A camera is a device for trapping light. It comes with a lens, a shutter and a number of assumptions.
A photograph is the trace left by a camera.
A photograph is transparent. Unlike a painting, it’s surface has no inherent texture. It appears to be a window on the world. The boundary separating here from there (and now from then) is invisible.
A photograph is an illusion, the performing of a cunning trick. Perfectly camouflaged, it's the ultimate vanishing act. The allure of a photograph lies in it’s artlessness, the easy realism. A photograph doesn't draw attention to itself.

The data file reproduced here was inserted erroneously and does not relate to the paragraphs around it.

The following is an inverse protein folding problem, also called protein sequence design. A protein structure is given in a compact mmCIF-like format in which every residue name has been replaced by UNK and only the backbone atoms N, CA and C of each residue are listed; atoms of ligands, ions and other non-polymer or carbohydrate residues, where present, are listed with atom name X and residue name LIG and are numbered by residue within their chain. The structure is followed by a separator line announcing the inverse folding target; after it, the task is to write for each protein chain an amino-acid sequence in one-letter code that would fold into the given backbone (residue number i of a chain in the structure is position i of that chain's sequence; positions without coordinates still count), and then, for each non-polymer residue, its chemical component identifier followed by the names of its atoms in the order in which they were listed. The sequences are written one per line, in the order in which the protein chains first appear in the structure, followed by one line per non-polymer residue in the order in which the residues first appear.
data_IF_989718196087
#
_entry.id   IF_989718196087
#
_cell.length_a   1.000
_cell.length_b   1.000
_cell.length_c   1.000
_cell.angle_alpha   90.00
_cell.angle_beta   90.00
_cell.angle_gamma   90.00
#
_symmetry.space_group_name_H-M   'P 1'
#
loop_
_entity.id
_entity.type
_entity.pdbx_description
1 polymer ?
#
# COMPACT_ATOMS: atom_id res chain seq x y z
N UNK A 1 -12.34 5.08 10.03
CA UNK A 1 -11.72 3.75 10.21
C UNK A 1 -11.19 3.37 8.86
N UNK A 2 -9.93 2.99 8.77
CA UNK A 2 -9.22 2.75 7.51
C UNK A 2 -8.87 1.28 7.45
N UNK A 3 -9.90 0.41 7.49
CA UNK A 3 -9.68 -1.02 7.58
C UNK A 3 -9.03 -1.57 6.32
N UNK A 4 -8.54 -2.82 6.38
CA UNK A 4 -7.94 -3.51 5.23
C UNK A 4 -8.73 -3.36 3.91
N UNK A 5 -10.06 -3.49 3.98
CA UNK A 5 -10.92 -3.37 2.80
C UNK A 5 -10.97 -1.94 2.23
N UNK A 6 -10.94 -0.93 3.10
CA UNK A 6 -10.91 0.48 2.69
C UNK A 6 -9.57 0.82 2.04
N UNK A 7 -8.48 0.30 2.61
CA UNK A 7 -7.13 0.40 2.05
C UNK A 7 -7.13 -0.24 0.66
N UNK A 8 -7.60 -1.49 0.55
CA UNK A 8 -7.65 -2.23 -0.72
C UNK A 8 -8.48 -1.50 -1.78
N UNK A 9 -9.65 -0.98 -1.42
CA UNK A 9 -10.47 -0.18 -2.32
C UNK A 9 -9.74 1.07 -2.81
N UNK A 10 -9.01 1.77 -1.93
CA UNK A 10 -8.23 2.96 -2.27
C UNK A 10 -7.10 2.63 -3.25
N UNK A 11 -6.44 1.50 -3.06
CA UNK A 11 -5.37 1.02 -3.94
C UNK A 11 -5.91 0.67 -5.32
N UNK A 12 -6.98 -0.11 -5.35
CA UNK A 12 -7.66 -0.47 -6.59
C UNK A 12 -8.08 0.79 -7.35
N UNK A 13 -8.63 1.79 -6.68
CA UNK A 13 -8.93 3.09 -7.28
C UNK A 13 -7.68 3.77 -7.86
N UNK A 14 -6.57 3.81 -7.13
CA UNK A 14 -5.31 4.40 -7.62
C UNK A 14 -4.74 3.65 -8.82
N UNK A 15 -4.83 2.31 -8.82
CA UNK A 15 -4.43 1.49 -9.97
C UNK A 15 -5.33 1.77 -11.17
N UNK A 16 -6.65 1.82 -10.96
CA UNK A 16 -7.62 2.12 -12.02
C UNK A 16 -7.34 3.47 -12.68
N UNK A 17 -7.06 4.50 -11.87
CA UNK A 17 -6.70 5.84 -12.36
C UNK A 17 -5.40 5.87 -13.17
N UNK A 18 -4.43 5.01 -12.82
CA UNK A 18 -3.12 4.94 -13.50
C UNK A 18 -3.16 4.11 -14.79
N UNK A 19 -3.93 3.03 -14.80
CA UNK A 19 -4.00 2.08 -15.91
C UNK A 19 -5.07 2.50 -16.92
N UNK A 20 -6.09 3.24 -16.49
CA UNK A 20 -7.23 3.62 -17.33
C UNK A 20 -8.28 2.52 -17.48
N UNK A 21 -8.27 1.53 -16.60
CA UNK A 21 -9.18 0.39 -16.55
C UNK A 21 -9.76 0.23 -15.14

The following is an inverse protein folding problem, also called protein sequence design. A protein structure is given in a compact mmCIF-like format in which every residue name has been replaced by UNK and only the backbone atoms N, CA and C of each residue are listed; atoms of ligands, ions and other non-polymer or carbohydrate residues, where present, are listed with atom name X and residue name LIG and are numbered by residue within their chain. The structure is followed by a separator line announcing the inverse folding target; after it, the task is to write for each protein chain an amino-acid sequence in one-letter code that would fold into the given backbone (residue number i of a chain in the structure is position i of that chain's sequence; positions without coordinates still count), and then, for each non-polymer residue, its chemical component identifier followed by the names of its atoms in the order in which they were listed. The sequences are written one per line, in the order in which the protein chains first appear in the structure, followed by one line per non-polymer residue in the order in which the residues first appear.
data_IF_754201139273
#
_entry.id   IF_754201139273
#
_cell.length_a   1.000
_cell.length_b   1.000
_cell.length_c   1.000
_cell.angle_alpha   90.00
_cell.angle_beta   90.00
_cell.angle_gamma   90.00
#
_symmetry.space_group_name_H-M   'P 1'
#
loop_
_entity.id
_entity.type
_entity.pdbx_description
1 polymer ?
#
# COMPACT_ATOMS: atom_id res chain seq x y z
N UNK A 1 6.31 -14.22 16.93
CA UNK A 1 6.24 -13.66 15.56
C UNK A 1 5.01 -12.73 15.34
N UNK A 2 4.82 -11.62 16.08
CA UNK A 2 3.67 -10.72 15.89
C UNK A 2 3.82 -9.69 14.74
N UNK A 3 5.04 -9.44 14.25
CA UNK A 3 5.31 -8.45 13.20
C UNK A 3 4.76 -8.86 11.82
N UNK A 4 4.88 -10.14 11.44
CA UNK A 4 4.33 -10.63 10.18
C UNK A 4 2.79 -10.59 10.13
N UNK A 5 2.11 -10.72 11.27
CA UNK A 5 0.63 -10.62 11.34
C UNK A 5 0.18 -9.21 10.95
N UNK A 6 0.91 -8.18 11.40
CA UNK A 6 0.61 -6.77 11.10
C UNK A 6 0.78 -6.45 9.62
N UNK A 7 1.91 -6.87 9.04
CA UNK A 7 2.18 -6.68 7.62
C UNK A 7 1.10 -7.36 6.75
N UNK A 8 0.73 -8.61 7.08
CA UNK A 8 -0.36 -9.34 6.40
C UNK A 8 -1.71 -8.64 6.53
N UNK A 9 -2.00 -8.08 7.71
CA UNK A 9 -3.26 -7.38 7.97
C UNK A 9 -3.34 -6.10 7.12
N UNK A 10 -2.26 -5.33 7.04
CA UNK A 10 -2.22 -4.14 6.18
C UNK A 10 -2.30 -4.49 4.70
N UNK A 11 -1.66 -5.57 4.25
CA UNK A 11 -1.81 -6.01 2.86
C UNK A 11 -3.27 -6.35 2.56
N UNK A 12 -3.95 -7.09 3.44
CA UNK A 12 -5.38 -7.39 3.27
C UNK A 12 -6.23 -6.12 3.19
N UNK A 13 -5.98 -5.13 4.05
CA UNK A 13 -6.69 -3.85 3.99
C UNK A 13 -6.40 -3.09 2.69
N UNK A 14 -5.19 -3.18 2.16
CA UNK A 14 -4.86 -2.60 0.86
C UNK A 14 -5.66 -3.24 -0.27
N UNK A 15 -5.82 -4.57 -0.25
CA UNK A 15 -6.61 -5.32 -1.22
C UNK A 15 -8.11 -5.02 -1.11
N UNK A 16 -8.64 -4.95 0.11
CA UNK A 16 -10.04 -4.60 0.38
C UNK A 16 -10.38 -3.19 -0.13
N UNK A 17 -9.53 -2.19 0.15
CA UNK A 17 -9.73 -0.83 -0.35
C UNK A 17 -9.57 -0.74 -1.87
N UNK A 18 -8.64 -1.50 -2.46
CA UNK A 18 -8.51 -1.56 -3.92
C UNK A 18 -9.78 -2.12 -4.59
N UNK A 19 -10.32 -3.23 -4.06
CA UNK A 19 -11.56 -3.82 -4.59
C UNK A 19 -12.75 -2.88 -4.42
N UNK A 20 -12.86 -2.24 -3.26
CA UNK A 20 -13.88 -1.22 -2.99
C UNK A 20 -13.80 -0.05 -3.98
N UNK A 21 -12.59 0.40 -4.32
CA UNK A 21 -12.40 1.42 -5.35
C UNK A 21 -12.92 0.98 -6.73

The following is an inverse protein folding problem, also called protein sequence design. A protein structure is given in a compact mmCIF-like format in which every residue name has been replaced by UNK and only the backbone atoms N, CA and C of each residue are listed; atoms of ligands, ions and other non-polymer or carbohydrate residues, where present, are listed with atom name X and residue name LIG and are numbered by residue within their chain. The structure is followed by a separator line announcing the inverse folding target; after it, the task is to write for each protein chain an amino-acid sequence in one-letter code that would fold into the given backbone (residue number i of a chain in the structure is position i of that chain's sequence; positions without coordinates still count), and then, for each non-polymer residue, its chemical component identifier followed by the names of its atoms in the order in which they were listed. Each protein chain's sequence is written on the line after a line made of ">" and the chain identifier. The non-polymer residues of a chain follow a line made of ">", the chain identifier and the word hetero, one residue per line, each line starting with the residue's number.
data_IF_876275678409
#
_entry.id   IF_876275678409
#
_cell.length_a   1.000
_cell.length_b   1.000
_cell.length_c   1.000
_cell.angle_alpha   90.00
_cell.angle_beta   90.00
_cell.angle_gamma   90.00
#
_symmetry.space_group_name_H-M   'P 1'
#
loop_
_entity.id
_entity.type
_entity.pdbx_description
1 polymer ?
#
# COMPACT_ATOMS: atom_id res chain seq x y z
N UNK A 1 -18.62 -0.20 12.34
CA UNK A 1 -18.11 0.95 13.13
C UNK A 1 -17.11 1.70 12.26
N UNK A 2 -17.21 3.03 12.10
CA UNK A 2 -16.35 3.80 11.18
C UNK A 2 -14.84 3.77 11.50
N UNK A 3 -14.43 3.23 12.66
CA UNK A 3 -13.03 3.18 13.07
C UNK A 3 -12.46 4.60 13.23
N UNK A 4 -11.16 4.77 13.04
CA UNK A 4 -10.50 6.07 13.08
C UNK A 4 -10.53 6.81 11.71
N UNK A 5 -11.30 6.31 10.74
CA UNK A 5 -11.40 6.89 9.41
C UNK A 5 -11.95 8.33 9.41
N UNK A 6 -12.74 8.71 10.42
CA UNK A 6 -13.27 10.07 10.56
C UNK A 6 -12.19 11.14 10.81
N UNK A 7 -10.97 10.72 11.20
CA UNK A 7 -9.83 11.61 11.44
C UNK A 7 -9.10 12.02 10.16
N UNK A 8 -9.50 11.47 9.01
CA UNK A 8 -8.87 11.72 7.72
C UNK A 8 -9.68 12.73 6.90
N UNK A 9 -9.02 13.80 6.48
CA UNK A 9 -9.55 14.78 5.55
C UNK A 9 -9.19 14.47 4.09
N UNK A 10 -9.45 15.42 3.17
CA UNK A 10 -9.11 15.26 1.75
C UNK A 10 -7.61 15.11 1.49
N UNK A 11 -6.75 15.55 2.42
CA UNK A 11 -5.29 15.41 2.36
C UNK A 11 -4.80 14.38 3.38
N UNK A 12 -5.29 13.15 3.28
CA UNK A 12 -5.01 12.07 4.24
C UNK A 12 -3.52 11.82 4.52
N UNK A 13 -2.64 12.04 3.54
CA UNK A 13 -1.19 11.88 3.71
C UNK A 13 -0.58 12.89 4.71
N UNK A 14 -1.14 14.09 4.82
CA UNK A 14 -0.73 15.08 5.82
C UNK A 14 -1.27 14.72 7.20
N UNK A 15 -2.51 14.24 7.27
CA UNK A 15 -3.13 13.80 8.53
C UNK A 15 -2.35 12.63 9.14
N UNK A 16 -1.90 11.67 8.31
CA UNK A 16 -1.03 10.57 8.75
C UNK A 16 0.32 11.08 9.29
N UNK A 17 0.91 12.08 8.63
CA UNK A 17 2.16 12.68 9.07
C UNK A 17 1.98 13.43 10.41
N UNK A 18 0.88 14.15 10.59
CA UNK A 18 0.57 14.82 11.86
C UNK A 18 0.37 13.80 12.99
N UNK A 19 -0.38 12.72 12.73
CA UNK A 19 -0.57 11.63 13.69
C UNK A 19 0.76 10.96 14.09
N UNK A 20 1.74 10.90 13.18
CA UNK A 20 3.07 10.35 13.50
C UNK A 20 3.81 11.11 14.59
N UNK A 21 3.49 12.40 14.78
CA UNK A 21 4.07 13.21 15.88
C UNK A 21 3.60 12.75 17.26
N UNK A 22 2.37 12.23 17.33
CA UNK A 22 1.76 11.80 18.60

As an activity, photography is so reasonable, so self-assured, it seems churlish to question its orthodoxy. The shooter has an inordinate amount of faith in both weapon and target; the trophy feels inevitable.
Photographing something establishes an implicit power relationship; it is owned.
What a photograph is of is assumed to be what it's about -though no-one believed Cezanne painted apples because he wanted to be a grocer.
I work with the tensions which arise from these assumptions and with a machine which wants to see only surface and now.
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